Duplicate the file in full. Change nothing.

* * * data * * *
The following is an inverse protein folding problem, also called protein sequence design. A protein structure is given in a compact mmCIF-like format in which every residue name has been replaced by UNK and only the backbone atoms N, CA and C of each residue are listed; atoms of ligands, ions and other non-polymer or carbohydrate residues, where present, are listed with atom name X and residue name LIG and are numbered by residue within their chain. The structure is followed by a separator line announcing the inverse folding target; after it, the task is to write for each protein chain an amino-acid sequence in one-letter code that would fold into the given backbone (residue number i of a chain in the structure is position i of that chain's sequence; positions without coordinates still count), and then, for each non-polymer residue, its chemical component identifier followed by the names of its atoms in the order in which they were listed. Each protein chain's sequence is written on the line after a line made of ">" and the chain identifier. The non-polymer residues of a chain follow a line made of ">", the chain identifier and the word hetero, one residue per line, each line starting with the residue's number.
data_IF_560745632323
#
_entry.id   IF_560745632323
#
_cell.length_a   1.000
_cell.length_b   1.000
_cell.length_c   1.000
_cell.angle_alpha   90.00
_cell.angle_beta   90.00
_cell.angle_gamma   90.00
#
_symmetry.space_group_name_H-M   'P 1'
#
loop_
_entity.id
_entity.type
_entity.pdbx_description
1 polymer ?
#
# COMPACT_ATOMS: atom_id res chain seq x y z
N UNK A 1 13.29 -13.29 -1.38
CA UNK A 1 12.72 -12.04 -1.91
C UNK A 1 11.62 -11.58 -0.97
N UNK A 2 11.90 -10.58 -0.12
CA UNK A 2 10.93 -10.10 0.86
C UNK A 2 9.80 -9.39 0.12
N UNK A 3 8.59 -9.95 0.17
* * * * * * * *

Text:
The following is an inverse protein folding problem, also called protein sequence design. A protein structure is given in a compact mmCIF-like format in which every residue name has been replaced by UNK and only the backbone atoms N, CA and C of each residue are listed; atoms of ligands, ions and other non-polymer or carbohydrate residues, where present, are listed with atom name X and residue name LIG and are numbered by residue within their chain. The structure is followed by a separator line announcing the inverse folding target; after it, the task is to write for each protein chain an amino-acid sequence in one-letter code that would fold into the given backbone (residue number i of a chain in the structure is position i of that chain's sequence; positions without coordinates still count), and then, for each non-polymer residue, its chemical component identifier followed by the names of its atoms in the order in which they were listed. Each protein chain's sequence is written on the line after a line made of ">" and the chain identifier. The non-polymer residues of a chain follow a line made of ">", the chain identifier and the word hetero, one residue per line, each line starting with the residue's number.
data_IF_560745632323
#
_entry.id   IF_560745632323
#
_cell.length_a   1.000
_cell.length_b   1.000
_cell.length_c   1.000
_cell.angle_alpha   90.00
_cell.angle_beta   90.00
_cell.angle_gamma   90.00
#
_symmetry.space_group_name_H-M   'P 1'
#
loop_
_entity.id
_entity.type
_entity.pdbx_description
1 polymer ?
#
# COMPACT_ATOMS: atom_id res chain seq x y z
N UNK A 1 13.29 -13.29 -1.38
CA UNK A 1 12.72 -12.04 -1.91
C UNK A 1 11.62 -11.58 -0.97
N UNK A 2 11.90 -10.58 -0.12
CA UNK A 2 10.93 -10.10 0.86
C UNK A 2 9.80 -9.39 0.12
N UNK A 3 8.59 -9.95 0.17